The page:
But we're not going to make any decisions about fiscal policy -

either spending or targeted tax relief - until we have thoroughly analyzed their likely impacts on state revenues and expenditures four or five years down the road and our ability to sustain them.

And we are going to be equally rigorous in analyzing potential investments - in education, transportation, or the stimulation of business - to determine what long-term dividends they will produce.

There is just no doubt that strategic investment and long-term stability are far more important than the short-term thrill of politically popular tax reductions.

And there is no doubt that what's most important to the businesses of this state is the improvement of our schools.

I hear that message over and over and over again, from employers who produce everything from potato chips to space stations.

As most of you know, we recently received a startling wake-up call about the state of our schools.

In our first test of how well our fourth-graders measure up to our new, tougher academic standards, we found that only 22% met or exceeded the standard in math, and only 47% met the reading standard.

As Frank Shrontz just wrote in a guest column, this doesn't mean that our fourth-graders are any less capable than they've ever been, or that our teachers aren't doing a good job.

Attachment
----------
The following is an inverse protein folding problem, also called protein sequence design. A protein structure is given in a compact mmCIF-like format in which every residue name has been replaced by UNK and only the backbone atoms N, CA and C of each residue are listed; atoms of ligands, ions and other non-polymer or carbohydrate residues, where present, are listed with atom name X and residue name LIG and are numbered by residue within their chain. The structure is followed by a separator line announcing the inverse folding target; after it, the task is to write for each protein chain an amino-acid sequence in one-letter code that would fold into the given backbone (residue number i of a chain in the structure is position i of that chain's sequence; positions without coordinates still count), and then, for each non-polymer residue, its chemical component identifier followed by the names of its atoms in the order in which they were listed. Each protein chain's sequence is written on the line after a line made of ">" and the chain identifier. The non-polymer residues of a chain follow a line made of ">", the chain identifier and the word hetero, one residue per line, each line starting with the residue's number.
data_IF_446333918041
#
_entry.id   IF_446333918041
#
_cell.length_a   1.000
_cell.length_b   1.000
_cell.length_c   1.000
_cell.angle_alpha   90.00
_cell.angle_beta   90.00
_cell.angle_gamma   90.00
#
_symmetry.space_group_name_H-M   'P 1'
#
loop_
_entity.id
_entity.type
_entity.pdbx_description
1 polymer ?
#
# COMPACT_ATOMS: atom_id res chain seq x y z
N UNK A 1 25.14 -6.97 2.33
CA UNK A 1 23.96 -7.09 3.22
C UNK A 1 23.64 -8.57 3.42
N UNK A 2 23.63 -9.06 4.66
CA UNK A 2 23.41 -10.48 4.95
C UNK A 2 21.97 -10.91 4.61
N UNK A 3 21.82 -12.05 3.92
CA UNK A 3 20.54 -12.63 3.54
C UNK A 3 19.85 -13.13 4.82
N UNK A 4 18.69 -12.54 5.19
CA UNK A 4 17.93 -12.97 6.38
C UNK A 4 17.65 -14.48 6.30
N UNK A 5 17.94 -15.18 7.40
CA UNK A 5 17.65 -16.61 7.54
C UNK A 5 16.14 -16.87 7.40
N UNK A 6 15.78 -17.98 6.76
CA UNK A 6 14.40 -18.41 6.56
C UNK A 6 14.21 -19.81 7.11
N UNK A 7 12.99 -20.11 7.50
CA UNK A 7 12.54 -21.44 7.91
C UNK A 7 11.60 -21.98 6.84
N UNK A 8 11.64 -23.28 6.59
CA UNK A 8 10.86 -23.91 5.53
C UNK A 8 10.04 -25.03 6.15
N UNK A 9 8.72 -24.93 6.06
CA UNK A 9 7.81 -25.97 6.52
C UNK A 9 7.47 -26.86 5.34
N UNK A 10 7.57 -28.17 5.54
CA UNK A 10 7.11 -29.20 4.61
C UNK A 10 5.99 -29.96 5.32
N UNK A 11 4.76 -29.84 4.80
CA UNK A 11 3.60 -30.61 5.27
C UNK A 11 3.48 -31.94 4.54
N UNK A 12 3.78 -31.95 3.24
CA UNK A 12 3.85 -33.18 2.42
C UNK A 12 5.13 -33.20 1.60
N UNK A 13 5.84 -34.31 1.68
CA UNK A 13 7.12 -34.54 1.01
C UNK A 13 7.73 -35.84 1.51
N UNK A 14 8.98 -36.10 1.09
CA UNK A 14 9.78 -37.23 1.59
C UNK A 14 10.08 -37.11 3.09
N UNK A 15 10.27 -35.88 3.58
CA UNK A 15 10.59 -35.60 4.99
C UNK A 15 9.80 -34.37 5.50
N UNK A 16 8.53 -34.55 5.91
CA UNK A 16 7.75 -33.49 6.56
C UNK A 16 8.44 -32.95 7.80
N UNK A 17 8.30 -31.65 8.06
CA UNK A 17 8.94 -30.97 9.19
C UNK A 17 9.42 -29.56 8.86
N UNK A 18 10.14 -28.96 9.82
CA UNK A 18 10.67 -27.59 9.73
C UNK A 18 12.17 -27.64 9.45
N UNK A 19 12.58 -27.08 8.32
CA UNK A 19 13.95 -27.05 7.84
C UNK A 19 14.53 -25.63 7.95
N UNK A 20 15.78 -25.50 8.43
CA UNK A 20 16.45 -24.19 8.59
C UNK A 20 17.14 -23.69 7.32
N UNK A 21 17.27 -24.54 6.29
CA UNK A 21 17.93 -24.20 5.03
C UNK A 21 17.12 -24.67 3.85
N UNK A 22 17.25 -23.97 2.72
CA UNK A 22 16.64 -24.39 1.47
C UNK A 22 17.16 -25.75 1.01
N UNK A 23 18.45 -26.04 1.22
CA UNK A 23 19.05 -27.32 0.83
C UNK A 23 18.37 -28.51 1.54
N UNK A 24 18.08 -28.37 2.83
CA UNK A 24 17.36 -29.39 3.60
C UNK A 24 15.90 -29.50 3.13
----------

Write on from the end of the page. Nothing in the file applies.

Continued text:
It just means we've raised the bar.

These standards were developed by Washington state teachers, Washington state business leaders and Washington state parents.

Our standards are high, but they are achievable.

They represent a level of learning that we know our children will need to thrive in the 21st century.

And we are not going to back away from those new standards - not one inch.

But to help all our students meet or exceed those new standards,

we will need an unprecedented level of public engagement in our schools.

I urge each of you to ask your local school to send you its test scores.

And each of you must work with your local schools to develop the game plan that will help all students master these new levels of learning.

Our schools need you.